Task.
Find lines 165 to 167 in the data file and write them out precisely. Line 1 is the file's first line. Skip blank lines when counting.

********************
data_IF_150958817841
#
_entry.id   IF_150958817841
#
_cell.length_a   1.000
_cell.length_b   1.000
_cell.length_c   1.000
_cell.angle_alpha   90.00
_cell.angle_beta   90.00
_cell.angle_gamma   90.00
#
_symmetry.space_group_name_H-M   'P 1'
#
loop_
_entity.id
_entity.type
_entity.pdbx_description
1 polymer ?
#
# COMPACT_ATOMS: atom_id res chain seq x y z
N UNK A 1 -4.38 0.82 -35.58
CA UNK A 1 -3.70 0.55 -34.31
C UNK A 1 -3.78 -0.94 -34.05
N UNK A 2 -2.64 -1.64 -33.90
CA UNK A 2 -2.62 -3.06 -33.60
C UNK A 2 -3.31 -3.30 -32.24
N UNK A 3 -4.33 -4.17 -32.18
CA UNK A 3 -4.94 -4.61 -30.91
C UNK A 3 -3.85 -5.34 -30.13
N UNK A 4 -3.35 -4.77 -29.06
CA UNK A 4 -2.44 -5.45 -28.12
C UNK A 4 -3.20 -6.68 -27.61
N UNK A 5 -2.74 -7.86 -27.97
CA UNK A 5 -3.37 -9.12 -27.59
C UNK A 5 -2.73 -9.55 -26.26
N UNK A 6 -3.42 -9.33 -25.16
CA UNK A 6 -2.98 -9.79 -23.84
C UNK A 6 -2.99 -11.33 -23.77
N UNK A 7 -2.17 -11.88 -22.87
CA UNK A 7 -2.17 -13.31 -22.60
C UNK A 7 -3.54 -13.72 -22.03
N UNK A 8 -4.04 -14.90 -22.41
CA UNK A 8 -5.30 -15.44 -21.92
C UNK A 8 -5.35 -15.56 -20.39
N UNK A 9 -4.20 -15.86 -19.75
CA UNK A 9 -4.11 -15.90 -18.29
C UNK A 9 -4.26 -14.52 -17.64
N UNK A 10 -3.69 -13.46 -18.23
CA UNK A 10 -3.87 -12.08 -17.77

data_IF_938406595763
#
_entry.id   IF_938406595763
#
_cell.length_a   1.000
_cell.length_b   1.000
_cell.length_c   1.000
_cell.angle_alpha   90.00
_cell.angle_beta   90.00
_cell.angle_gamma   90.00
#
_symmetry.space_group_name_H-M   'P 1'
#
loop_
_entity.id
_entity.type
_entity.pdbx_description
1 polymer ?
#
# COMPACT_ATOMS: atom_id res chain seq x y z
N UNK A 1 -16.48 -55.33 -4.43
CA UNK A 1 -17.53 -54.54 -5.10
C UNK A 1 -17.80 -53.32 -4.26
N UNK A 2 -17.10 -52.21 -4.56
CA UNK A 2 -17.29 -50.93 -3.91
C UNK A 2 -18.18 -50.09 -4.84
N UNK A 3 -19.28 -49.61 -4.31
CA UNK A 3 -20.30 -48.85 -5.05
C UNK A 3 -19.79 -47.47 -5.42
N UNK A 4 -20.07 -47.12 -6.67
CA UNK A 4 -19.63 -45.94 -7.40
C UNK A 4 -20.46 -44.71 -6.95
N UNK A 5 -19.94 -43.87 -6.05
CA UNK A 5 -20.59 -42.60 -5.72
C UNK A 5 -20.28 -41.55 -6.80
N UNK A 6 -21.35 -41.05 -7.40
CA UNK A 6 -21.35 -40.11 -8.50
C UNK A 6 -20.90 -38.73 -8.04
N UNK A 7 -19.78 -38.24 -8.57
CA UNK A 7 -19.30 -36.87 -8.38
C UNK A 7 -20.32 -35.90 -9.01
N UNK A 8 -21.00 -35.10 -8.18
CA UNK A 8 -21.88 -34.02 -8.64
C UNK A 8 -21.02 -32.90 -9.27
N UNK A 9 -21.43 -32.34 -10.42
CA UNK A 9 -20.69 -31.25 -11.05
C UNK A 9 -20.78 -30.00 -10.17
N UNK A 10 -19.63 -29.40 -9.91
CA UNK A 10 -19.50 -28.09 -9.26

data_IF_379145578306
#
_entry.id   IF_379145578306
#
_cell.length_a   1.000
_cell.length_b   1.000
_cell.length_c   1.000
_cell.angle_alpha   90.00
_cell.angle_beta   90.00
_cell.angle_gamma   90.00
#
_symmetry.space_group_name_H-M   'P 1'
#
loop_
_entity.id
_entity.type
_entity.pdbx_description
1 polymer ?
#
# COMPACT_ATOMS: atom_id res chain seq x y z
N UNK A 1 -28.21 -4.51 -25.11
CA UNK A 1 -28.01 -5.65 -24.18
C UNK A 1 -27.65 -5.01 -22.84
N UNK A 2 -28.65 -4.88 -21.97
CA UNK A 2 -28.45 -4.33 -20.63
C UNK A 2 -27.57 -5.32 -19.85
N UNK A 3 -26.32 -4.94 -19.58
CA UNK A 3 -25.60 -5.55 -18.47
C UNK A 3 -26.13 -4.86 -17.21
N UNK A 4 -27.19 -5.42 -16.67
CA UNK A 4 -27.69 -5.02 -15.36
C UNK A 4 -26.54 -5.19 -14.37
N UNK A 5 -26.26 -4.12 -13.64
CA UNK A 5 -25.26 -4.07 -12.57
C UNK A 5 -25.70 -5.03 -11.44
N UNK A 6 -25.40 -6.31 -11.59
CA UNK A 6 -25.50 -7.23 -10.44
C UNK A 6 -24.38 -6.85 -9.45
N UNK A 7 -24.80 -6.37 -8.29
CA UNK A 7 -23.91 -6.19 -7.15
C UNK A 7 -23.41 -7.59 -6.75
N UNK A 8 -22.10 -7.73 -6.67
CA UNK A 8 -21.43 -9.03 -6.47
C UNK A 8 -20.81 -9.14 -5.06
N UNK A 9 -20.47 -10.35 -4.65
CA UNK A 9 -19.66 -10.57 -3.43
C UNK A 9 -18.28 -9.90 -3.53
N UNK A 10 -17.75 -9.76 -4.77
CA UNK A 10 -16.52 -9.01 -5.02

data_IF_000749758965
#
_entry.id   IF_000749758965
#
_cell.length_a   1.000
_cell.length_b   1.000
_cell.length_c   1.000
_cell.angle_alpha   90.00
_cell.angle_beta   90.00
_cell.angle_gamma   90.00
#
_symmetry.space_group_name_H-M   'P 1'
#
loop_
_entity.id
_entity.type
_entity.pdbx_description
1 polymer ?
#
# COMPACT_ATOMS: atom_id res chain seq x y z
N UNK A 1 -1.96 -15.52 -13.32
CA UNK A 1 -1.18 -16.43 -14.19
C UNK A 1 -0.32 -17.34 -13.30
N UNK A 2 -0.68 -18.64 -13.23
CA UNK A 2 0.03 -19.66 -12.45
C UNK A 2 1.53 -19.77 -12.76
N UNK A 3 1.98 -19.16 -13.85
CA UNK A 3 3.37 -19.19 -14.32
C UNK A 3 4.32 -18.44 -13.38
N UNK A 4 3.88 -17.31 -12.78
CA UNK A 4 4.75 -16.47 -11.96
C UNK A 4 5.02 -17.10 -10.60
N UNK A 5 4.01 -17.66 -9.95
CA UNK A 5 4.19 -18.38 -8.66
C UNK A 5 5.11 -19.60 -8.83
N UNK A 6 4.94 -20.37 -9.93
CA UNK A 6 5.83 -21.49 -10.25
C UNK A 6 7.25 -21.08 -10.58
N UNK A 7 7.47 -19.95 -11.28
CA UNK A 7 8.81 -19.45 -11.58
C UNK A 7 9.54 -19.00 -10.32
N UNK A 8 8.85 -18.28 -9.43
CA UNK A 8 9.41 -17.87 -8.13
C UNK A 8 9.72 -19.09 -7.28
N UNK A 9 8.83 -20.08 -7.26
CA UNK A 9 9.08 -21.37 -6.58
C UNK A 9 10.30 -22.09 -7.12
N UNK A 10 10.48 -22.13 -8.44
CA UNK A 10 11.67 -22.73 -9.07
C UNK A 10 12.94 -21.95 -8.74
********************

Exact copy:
1 polymer ?
#
# COMPACT_ATOMS: atom_id res chain seq x y z